The Mouse Snail Gene Encodes a Key Regulator of the Epithelial-Mesenchymal Transition

The Jackson Laboratory, Bar Harbor, Maine 04609, USA.
Molecular and Cellular Biology (Impact Factor: 4.78). 01/2002; 21(23):8184-8. DOI: 10.1128/MCB.21.23.8184-8188.2001
Source: PubMed


Snail family genes encode DNA binding zinc finger proteins that act as transcriptional repressors. Mouse embryos deficient
for the Snail (Sna) gene exhibit defects in the formation of the mesoderm germ layer. In Sna
−/− mutant embryos, a mesoderm layer forms and mesodermal marker genes are induced but the mutant mesoderm is morphologically
abnormal. Lacunae form within the mesoderm layer of the mutant embryos, and cells lining these lacunae retain epithelial characteristics.
These cells resemble a columnar epithelium and have apical-basal polarity, with microvilli along the apical surface and intercellular
electron-dense adhesive junctions that resemble adherens junctions. E-cadherin expression is retained in the mesoderm of the
−/− embryos. These defects are strikingly similar to the gastrulation defects observed insnail-deficient Drosophila embryos, suggesting that the mechanism of repression of E-cadherin transcription by Snail family proteins may have been present
in the metazoan ancestor of the arthropod and mammalian lineages.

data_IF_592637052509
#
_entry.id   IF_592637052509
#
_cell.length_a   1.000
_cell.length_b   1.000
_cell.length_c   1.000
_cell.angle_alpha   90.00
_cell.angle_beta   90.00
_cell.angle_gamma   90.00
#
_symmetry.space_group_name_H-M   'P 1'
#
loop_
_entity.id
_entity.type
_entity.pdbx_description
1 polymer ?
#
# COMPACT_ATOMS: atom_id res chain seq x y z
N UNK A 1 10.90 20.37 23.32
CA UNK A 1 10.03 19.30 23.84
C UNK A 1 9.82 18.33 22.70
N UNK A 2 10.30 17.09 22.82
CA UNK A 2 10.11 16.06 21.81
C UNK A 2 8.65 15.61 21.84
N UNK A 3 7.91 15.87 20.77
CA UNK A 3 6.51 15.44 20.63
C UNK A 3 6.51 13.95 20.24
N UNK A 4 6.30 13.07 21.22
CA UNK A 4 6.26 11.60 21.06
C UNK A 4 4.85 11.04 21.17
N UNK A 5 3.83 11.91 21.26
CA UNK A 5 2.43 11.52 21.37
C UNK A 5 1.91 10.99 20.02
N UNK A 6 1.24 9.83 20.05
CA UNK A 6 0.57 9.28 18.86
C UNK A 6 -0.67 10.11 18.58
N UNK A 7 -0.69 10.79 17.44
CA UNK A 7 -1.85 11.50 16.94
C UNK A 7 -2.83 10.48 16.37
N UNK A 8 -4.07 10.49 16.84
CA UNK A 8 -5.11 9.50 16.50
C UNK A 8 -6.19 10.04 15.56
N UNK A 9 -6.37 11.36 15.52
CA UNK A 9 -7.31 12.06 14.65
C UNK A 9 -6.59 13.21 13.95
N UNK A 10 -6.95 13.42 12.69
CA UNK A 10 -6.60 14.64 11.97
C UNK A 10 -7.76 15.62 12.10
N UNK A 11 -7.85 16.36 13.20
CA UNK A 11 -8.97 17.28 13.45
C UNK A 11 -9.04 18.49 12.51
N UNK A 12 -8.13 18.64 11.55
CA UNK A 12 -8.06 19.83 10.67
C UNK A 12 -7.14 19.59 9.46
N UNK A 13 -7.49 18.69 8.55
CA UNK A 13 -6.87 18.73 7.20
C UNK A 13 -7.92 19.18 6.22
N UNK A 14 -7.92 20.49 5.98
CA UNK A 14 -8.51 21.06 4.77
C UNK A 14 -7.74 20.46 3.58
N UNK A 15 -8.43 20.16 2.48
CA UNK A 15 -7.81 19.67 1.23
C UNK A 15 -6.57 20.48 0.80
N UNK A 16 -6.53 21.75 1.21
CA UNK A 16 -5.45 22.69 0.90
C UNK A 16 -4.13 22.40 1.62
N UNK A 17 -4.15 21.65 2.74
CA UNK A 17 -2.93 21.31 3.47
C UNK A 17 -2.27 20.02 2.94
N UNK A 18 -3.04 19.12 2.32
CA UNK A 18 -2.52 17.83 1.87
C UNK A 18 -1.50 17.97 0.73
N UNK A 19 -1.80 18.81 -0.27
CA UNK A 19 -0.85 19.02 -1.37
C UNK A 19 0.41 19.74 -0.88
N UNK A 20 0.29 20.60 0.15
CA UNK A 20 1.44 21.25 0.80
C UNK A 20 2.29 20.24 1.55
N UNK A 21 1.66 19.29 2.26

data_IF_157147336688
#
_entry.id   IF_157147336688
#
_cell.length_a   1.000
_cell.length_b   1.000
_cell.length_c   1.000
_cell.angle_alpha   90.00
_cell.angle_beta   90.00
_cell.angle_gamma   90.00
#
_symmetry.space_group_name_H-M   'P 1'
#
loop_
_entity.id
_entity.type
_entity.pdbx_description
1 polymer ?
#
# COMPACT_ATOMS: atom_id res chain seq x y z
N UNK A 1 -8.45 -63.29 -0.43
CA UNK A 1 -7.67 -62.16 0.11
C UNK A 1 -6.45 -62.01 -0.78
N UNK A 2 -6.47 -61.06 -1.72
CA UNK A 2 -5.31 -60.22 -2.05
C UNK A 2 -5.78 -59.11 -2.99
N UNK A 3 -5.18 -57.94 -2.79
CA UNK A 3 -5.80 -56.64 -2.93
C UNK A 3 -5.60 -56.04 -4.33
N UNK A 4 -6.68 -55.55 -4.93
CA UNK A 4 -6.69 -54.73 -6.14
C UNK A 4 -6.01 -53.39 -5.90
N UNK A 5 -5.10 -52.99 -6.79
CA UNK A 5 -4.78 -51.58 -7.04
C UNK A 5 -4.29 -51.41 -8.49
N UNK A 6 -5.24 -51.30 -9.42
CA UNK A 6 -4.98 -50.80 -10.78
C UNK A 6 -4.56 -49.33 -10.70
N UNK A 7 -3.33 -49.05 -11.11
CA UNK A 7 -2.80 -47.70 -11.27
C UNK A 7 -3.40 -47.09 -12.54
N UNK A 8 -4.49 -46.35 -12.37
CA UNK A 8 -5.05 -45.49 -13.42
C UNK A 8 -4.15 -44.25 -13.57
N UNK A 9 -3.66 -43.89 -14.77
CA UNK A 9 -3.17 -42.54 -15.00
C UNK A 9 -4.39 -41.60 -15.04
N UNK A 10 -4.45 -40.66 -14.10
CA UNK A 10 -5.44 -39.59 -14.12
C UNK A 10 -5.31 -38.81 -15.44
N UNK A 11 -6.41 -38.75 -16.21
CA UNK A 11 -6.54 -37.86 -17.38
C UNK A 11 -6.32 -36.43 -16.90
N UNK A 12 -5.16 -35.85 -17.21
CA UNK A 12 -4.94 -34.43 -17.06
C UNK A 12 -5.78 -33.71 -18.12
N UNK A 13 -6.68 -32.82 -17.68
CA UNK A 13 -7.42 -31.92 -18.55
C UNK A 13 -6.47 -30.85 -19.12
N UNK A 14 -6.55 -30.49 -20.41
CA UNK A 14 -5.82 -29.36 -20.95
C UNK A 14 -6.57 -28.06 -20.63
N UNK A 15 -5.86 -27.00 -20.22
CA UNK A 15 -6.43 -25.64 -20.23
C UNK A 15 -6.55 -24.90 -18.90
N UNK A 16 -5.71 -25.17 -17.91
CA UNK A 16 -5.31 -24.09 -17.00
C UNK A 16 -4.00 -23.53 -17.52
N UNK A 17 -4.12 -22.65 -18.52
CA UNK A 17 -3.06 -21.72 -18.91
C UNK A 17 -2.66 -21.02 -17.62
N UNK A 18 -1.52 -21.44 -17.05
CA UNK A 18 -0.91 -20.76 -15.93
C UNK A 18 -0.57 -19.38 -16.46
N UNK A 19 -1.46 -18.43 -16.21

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Available from: Rulang Jiang, Jan 06, 2015
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    • "Certain proteins relevant to phenotypic developmental changes in stem cells and transformed cells have been described (Zheng and Kang, 2014). The transcriptional repressor Snail is essential for gastrulation and mesoderm formation during mammalian development (Carver et al., 2001). Snail levels increase in transformed cells. "
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    ABSTRACT: Reversion of the malignant phenotype of erbB2-transformed cells can be driven by anti-erbB2/neu monoclonal antibodies (mAbs), which disrupt the receptor's kinase activity. We examined the biologic effects of IFN-γ alone or after anti-erbB2/neu mAb treatment of erbB2-positive cells. IFN-γ had no effect on its own. Treatment of the tumors with anti-erbB2/neu mAbs followed by IFN-γ led to dramatic inhibition of tumor growth in vitro and in vivo with minimal mAb dosing. Sequential therapy enhanced the effects of chemotherapy. Moreover, IFN-γ with mAb treatment of mice with IFNγR knockdown tumors did not demonstrate marked synergistic eradication effects, indicating an unexpected role of IFN-γ on the tumor itself. Additionally, mAb and IFN-γ treatment also induced immune host responses that enhanced tumor eradication. Biochemical analyses identified loss of Snail expression in tumor cells, reflecting diminution of tumor-stem-cell-like properties as a consequence of altered activity of GSK3-β and KLF molecules.
    Cell Reports 09/2015; 12(12). DOI:10.1016/j.celrep.2015.08.044 · 8.36 Impact Factor
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    • "Historically, the Snail family is most well known for roles in embryonic development [14] however, Snail proteins have also been shown to play a prominent role in hematopoiesis [15]. Due to embryonic lethality resulting from germline deletion of Snai1, the hematopoietic functions of this family member have not yet been defined [16] [17]. The germline deletion of Snai2 (g2KO) is viable with piebaldism of variable penetrance [18]. "